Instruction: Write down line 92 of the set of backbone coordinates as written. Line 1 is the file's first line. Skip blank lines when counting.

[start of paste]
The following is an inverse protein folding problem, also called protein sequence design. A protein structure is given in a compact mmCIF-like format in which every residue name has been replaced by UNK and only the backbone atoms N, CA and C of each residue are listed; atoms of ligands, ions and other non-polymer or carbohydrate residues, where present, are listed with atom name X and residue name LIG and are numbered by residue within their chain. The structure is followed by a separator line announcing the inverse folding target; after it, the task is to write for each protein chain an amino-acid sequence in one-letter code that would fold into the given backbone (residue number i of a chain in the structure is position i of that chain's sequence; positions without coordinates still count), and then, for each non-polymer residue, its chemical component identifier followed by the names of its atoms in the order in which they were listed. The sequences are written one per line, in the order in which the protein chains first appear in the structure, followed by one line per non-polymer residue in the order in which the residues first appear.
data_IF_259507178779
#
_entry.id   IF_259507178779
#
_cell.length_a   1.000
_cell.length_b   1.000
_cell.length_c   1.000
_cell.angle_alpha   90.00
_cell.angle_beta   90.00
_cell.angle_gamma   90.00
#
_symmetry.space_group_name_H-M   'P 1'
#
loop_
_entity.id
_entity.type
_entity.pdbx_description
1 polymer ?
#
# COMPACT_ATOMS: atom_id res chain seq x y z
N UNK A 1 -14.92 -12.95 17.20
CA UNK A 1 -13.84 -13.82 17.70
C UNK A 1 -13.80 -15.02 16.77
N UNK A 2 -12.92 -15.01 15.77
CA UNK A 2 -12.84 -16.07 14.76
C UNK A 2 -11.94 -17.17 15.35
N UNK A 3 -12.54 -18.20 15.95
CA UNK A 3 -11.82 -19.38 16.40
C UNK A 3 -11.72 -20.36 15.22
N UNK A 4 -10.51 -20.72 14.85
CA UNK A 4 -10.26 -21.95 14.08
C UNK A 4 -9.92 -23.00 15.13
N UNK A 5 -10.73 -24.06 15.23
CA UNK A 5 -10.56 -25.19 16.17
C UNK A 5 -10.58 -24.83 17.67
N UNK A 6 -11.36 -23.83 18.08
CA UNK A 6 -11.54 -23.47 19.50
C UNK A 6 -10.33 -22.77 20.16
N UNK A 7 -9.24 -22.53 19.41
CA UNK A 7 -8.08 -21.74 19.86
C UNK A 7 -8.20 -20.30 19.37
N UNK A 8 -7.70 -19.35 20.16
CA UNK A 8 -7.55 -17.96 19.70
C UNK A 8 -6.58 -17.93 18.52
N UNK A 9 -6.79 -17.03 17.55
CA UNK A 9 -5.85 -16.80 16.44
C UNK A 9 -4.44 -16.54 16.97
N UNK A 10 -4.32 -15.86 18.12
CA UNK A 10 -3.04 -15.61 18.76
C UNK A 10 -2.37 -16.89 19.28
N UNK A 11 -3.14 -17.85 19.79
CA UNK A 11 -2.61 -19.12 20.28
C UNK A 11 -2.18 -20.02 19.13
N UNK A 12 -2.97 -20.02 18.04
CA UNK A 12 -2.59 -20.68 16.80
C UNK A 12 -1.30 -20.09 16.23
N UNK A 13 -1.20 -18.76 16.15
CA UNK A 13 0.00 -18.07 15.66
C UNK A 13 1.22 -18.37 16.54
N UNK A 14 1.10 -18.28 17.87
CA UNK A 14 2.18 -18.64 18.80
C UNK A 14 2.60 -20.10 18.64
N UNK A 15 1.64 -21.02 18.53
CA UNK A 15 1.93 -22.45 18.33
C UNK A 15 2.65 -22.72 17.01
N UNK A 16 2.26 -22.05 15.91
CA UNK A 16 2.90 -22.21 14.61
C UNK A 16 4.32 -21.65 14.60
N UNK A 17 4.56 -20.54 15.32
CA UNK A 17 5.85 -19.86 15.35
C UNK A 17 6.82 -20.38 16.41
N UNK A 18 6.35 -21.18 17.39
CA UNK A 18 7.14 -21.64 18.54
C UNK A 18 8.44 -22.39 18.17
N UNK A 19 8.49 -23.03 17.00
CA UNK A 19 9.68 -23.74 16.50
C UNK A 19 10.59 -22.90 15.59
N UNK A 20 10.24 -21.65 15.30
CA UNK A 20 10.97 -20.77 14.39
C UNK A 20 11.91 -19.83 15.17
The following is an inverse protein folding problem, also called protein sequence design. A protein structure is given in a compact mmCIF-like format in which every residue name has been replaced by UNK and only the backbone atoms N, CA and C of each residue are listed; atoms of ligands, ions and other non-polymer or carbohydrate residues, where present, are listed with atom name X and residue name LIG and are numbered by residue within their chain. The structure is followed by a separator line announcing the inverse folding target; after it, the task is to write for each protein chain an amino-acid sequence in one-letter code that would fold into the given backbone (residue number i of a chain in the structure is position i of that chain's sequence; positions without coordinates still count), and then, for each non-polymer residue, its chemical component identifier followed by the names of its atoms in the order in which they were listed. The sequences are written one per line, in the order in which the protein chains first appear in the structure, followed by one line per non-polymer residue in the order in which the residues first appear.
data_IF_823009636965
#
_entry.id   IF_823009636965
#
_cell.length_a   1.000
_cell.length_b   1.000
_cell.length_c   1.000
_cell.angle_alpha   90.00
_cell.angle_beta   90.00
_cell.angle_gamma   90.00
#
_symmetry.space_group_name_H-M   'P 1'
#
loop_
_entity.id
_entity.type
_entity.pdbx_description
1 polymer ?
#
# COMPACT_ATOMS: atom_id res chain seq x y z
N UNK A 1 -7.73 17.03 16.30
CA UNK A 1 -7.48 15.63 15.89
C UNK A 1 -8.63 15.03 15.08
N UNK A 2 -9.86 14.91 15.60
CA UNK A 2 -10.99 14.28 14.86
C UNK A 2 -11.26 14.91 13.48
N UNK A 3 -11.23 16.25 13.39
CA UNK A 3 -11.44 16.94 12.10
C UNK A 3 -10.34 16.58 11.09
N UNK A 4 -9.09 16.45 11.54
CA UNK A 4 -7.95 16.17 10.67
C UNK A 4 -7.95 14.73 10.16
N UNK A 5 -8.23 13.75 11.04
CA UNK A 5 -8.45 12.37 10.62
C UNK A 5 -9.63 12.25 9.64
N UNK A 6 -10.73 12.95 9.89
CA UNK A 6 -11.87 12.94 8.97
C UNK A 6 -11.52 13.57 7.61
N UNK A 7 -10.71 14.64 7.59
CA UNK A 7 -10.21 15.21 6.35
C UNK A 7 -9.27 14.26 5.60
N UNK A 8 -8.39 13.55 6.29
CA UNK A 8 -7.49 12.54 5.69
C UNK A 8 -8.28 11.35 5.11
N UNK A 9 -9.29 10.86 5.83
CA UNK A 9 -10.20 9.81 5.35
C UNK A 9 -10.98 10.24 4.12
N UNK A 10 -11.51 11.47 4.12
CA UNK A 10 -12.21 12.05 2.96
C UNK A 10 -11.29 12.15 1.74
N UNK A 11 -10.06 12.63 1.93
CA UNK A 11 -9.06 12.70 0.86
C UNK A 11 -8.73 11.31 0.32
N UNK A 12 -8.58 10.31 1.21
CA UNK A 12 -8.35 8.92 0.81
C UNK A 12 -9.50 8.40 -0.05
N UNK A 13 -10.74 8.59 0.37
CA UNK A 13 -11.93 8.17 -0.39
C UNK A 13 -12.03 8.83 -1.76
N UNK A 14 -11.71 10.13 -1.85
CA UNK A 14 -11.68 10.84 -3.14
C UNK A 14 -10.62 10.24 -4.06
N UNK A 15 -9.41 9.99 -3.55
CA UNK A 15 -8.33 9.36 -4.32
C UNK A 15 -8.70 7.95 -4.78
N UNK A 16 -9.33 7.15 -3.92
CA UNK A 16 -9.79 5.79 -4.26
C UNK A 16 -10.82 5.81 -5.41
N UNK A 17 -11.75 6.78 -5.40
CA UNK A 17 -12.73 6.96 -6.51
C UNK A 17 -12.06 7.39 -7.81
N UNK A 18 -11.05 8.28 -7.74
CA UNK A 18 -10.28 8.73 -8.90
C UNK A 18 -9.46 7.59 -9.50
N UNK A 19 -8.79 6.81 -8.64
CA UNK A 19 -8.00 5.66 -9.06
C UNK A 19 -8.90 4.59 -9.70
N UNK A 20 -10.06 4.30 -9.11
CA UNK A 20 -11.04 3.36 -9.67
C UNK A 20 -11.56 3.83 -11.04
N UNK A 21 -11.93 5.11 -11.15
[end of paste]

_cell.angle_gamma   90.00